gms | German Medical Science

83. Jahresversammlung der Deutschen Gesellschaft für Hals-Nasen-Ohren-Heilkunde, Kopf- und Hals-Chirurgie e. V.

Deutsche Gesellschaft für Hals-Nasen-Ohren-Heilkunde, Kopf- und Hals-Chirurgie e. V.

16.05. - 20.05.2012, Mainz

Multi-Level Surgery in obstructive sleep apnea – First results of a new therapy algorithm

Meeting Abstract

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  • corresponding author Christian Jost - ENT Head an Neck Surgery Hamburg Harburg, Hamburg, Germany
  • Thomas Verse - ENT Head an Neck Surgery Hamburg Harburg, Hamburg, Germany
  • Kerstin Rohde - ENT Head an Neck Surgery Hamburg Harburg, Hamburg, Germany

German Society of Oto-Rhino-Laryngology, Head and Neck Surgery. 83rd Annual Meeting of the German Society of Oto-Rhino-Laryngology, Head and Neck Surgery. Mainz, 16.-20.05.2012. Düsseldorf: German Medical Science GMS Publishing House; 2012. Doc12hno63

DOI: 10.3205/12hno63, URN: urn:nbn:de:0183-12hno636

Veröffentlicht: 23. Juli 2012

© 2012 Jost et al.
Dieser Artikel ist ein Open Access-Artikel und steht unter den Creative Commons Lizenzbedingungen (http://creativecommons.org/licenses/by-nc-nd/3.0/deed.de). Er darf vervielfältigt, verbreitet und öffentlich zugänglich gemacht werden, vorausgesetzt dass Autor und Quelle genannt werden.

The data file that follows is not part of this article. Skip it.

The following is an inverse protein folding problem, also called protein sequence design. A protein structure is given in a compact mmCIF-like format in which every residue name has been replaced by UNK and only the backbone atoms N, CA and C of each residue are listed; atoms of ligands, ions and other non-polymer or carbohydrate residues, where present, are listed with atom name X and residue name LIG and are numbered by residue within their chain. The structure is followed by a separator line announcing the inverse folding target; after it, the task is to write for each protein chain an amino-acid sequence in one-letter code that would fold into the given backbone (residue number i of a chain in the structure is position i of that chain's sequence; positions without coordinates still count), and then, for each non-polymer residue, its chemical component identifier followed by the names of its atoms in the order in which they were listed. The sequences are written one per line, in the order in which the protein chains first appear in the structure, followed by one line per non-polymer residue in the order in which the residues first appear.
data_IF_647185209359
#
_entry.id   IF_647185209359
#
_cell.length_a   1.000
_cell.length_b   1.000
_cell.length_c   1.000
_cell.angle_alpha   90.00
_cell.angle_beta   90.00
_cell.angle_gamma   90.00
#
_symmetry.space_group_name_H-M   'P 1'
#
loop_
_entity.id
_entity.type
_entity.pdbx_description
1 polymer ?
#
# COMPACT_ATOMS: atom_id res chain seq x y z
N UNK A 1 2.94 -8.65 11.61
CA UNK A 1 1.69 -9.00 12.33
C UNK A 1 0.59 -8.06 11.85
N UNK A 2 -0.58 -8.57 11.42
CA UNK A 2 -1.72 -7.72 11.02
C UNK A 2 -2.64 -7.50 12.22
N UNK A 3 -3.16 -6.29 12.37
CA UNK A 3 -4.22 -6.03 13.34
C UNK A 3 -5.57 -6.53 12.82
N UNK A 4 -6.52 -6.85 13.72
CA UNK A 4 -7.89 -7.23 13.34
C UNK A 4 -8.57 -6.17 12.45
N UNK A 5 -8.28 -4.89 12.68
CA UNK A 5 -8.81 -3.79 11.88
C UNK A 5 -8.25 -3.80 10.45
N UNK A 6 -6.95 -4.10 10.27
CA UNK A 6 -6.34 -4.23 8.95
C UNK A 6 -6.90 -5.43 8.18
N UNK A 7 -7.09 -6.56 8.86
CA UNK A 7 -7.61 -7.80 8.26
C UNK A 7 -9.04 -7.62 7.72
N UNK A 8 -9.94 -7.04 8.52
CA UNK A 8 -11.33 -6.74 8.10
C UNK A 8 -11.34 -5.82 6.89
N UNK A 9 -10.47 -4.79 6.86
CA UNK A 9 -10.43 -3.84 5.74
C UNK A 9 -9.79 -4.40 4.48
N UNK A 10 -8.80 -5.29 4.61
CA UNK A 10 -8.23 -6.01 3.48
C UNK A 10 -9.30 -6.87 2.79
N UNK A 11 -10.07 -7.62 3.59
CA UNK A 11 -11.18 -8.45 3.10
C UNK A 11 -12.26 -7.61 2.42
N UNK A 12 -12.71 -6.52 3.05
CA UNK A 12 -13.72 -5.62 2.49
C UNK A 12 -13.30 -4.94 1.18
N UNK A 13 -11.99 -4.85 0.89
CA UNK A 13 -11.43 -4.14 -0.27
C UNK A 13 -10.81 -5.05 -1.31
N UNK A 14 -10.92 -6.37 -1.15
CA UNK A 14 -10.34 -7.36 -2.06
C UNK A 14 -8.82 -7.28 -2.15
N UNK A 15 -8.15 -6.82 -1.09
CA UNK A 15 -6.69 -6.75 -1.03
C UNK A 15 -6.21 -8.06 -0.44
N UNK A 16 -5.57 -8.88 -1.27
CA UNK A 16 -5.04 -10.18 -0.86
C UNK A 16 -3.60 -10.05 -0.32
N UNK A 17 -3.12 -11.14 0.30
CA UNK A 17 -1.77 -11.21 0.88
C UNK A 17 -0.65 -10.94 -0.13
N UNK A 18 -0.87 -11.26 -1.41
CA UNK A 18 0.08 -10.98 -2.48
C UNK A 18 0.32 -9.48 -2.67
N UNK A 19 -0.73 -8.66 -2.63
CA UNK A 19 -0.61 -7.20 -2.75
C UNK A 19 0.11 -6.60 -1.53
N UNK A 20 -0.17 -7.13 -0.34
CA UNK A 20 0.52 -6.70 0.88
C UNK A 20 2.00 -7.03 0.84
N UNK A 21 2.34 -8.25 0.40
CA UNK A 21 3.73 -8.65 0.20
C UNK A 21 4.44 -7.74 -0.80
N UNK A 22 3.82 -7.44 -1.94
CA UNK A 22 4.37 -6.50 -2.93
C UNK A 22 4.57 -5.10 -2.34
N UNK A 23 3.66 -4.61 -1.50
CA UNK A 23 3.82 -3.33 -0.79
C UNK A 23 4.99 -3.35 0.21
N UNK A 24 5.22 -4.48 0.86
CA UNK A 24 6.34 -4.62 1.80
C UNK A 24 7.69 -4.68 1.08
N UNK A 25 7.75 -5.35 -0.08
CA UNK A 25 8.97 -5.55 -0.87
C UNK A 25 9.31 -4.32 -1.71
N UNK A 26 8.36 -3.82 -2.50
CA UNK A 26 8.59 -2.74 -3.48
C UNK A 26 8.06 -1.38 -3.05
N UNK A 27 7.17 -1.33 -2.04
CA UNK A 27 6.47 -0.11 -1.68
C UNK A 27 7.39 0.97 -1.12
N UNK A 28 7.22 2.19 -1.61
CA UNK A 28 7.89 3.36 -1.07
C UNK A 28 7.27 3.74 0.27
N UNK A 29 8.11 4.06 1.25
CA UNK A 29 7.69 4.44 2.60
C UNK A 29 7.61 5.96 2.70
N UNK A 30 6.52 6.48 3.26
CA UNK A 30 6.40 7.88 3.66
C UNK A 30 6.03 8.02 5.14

Gliederung

Text

Contrary to our previous operative algorithm to treat obstructive sleep apnea (OSA) we nowadays modified the algorithm from using a fix combination of operation techniques to selecting the different components of a multi-level-surgery (MLS) concept according to an algorithm based on the severity of OSA, the clinical examination of the patient awake and in sleep endoscopy.

Aim of the study was to review the results of this new therapy algorithm.

Patients and Method: Patient data of 72 patients with OSA were included in the study. In 42 patients we found completed data pre- and postoperative. We examined a visual scale of the intensity of snoring, a questionnaire about daytime sleepiness (Epworth sleepiness-scale (ESS)) and the dataset of the pre- and postoperative polysomnografie.

Results: The Apnea-Hypopnea-Index (AHI) for the whole group was reduced from 25.3±16.6 to 8.5±7.6. Included were 17 patients with mild OSA (AHI under 20), 19 patients with intermediate OSA (AHI<40) and 6 patients with severe OSA (AHI>40). The subgroups were analysed separately.

Each group showed a reduction in AHI and oxygen desaturation index (ODI). In patients with intermediate and severe OSA the reduction was statistically significant (p<0.05).

Surgical Sucess rates according to Sher criteria showed a sucess rate in patients with mild OSA in 47%, in patients with intermediate OSA in 84% and patients with severe OSA even showed a sucess rate of 100%. All three subgroups presented with a statistical significant reduction of daytime sleepiness (ESS) and the intensity of the snoring. Body-mass-index (BMI) was pre- as postoperative 28 kg/m2 (SD±3).

Discussion:The spectrum of different components of MLS range from minimal invasive techniques to very invasive operative procedures. The selection of patients and their individual procedure can be achieved by the anatomical findings awake and in sleep endoscopy. Even in patients with severe OSA, the postoperative results can be excellent when selected carefully. The algorithm for mild OSA should be revised critically.